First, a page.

Do More, Care Less

September 21, 2023


We love meaning: religion, books, Netflix, cinema. Meaningful stories act as cultural touch points and aid in communication. The importance of meaning has little need for argument. However there is a pitfall where meaning becomes too heavy and spreads too widely. Some things genuinely don’t matter – or more precisely – become over-weighted in our minds. In such scenarios, we would do well to care less. There’s a term for a related notion: analysis paralysis. But this phrase evokes a heady notion that one becomes consumed by an intellectual need for de-risking, planning, strategizing and maneuvering. But oftentimes, paralysis comes not from an overestimation of complexity, but of meaning. As an example, the first-time gym-goer may feel apprehensive about what others will think of them. In reality, the others are not judging and even if they are it doesn’t matter. To put weight on the hypothetical thoughts of a vague group of “others'' is a misplacement of care. In this situation, and in many others, meaning matters little, it is the doing that matters.

Modulating Meaning

Meaning exists in our head. We can modulate it, up or down. When feeling paralyzed by an overwhelming feeling of meaningfulness and importance, a good mantra to remember is the question: “how does this affect Lebron’s legacy?” Unless you are in a very select group, chances are whatever you do will, in fact, not affect Lebron’s legacy. And if that doesn’t resonate, there are many other perspectives one can take to increase an attitude of levity and whimsy toward oneself.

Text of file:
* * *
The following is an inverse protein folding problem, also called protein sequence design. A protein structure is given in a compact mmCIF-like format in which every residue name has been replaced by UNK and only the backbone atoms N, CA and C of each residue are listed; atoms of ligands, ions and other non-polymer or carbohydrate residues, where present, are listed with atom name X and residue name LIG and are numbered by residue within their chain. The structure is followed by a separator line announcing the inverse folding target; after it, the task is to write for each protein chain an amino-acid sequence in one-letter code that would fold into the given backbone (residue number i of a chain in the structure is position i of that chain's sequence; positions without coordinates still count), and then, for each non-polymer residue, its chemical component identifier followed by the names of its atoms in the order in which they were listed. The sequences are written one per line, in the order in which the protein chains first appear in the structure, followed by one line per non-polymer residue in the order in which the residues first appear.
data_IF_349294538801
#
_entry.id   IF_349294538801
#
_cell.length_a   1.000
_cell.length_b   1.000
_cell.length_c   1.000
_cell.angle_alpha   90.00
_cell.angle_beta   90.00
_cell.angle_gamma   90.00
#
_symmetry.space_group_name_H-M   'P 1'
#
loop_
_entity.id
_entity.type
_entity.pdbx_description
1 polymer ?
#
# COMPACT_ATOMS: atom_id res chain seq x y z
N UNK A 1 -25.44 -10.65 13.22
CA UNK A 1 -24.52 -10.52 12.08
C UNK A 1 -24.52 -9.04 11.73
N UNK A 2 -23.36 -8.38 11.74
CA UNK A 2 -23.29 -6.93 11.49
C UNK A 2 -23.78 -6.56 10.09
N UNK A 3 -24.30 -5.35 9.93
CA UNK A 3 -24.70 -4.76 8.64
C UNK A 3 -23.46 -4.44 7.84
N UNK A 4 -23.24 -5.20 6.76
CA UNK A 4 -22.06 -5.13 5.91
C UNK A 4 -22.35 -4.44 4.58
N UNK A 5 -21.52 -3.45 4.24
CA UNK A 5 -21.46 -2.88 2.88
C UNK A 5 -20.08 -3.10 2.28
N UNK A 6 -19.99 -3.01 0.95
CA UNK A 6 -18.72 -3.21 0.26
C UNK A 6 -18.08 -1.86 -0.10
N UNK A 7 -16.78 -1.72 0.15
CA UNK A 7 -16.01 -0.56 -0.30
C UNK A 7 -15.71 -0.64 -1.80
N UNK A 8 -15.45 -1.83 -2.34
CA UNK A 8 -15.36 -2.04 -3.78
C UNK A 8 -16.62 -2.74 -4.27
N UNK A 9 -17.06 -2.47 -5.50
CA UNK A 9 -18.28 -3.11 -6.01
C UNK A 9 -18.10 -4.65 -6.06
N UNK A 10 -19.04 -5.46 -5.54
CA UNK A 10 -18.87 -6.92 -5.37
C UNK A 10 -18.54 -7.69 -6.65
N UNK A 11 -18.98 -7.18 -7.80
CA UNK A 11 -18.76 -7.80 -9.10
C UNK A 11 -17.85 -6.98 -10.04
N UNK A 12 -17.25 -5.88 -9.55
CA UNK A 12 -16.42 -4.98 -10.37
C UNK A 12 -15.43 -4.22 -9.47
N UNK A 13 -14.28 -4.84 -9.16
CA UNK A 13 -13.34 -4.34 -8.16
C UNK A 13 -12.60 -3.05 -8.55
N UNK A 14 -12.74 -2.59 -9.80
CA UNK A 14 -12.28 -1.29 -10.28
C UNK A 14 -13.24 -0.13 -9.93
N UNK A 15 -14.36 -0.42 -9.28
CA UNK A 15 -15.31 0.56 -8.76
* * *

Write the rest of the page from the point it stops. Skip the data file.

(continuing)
Quantity has a Quality All its Own

When we care less, we often do more. Ancillary thoughts concerning the consequences or particulars of a task are like ballast on a hot air balloon. They help keep us low, slow, grounded. Good for when the stakes are high. But the stakes are rarely high.

In the beginning stage of learning a new skill or developing a new habit there are no stakes. The goal is quantity not quality. Say you’re trying to build a heap of rocks. At first there are no rocks, and each new rock is a great contribution. But when compared to the end product, an individual rock is tiny. The view that each rock is but a trifling addition is not so obvious when a heap has not yet become a heap.

Low Stakes Losses are Golden

Of all the note-taking strategies, the most effective one is low-stakes testing, done frequently. When we care a lot about a test, the pressure is high. Thoughts abound. Will I fail this class? Will I get held back a grade? Will I get into a good college? What about my future? These questions are so important and so heavy, but so irrelevant with the task at hand. What a mismatch. However, when stakes are low, focus comes back to what counts. With low stakes, failures are golden and to be cherished not dreaded. They point to the fertile grounds in which one can improve, directions on where to proceed.

Care Less - Do More - Repeat

The trouble with new endeavors is that one must suffer through a period of mediocrity. One solution to this hurdle is to care less. When we care less about failing we can do more, each time finding new ways to reflect, change, and do better.